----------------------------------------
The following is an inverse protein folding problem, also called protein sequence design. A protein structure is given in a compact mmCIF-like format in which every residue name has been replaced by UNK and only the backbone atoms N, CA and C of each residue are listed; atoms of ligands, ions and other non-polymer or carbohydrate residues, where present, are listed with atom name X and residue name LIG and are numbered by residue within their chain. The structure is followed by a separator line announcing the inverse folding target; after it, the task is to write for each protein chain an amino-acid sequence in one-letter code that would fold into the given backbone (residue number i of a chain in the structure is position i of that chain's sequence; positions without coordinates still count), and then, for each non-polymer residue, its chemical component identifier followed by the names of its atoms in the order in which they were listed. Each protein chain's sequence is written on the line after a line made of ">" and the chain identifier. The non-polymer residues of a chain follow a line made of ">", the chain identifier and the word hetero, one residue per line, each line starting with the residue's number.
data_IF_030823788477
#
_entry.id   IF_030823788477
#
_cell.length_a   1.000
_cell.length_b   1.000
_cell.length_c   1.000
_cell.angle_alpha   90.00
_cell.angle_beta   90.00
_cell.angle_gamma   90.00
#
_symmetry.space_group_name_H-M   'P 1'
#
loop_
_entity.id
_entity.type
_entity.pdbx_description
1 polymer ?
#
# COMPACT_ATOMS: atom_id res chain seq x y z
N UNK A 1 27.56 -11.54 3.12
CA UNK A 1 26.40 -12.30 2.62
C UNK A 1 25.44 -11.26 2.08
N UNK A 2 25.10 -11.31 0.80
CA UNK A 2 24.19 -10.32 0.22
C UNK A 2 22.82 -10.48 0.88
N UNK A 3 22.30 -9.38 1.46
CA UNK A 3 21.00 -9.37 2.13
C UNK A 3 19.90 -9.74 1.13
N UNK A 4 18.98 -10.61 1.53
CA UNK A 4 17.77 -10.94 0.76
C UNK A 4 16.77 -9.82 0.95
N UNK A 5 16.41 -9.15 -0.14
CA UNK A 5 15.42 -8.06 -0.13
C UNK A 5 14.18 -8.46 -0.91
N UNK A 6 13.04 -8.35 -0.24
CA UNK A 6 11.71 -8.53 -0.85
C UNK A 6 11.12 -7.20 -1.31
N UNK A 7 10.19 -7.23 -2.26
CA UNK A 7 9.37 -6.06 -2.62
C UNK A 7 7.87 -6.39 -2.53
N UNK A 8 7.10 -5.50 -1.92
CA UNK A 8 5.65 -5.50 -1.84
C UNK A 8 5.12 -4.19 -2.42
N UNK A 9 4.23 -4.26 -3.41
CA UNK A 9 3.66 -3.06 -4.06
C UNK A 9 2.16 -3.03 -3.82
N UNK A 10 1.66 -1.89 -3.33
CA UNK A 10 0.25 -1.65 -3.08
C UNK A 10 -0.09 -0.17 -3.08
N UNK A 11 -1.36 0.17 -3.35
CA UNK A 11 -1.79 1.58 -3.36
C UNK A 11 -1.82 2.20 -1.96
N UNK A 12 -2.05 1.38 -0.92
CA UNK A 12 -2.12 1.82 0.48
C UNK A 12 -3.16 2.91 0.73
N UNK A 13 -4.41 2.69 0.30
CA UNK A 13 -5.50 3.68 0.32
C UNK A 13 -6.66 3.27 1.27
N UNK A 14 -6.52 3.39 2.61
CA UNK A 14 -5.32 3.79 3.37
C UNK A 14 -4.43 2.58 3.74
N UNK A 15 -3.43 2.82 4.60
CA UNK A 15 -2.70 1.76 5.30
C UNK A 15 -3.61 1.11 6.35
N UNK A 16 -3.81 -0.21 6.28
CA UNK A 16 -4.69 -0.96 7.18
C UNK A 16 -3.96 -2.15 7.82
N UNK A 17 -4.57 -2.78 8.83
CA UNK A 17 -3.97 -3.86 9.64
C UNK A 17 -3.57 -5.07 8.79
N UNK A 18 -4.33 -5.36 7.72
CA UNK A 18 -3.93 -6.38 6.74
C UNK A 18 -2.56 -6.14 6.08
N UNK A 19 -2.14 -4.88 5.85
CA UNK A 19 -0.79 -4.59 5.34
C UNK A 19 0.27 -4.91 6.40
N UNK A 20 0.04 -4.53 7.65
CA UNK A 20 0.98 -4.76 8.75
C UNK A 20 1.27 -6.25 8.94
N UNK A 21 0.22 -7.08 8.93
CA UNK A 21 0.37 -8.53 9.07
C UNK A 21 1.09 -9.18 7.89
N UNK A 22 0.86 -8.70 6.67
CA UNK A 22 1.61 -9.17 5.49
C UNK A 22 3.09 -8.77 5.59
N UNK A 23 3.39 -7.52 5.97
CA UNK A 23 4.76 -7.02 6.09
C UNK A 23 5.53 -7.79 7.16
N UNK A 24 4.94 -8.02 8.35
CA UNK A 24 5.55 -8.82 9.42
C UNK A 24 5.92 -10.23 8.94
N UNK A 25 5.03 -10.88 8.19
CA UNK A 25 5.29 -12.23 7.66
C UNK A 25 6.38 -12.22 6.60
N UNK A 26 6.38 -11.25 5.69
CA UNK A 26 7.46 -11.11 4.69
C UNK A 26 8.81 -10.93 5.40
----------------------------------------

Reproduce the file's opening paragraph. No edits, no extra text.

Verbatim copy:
The following is an inverse protein folding problem, also called protein sequence design. A protein structure is given in a compact mmCIF-like format in which every residue name has been replaced by UNK and only the backbone atoms N, CA and C of each residue are listed; atoms of ligands, ions and other non-polymer or carbohydrate residues, where present, are listed with atom name X and residue name LIG and are numbered by residue within their chain. The structure is followed by a separator line announcing the inverse folding target; after it, the task is to write for each protein chain an amino-acid sequence in one-letter code that would fold into the given backbone (residue number i of a chain in the structure is position i of that chain's sequence; positions without coordinates still count), and then, for each non-polymer residue, its chemical component identifier followed by the names of its atoms in the order in which they were listed. Each protein chain's sequence is written on the line after a line made of ">" and the chain identifier. The non-polymer residues of a chain follow a line made of ">", the chain identifier and the word hetero, one residue per line, each line starting with the residue's number.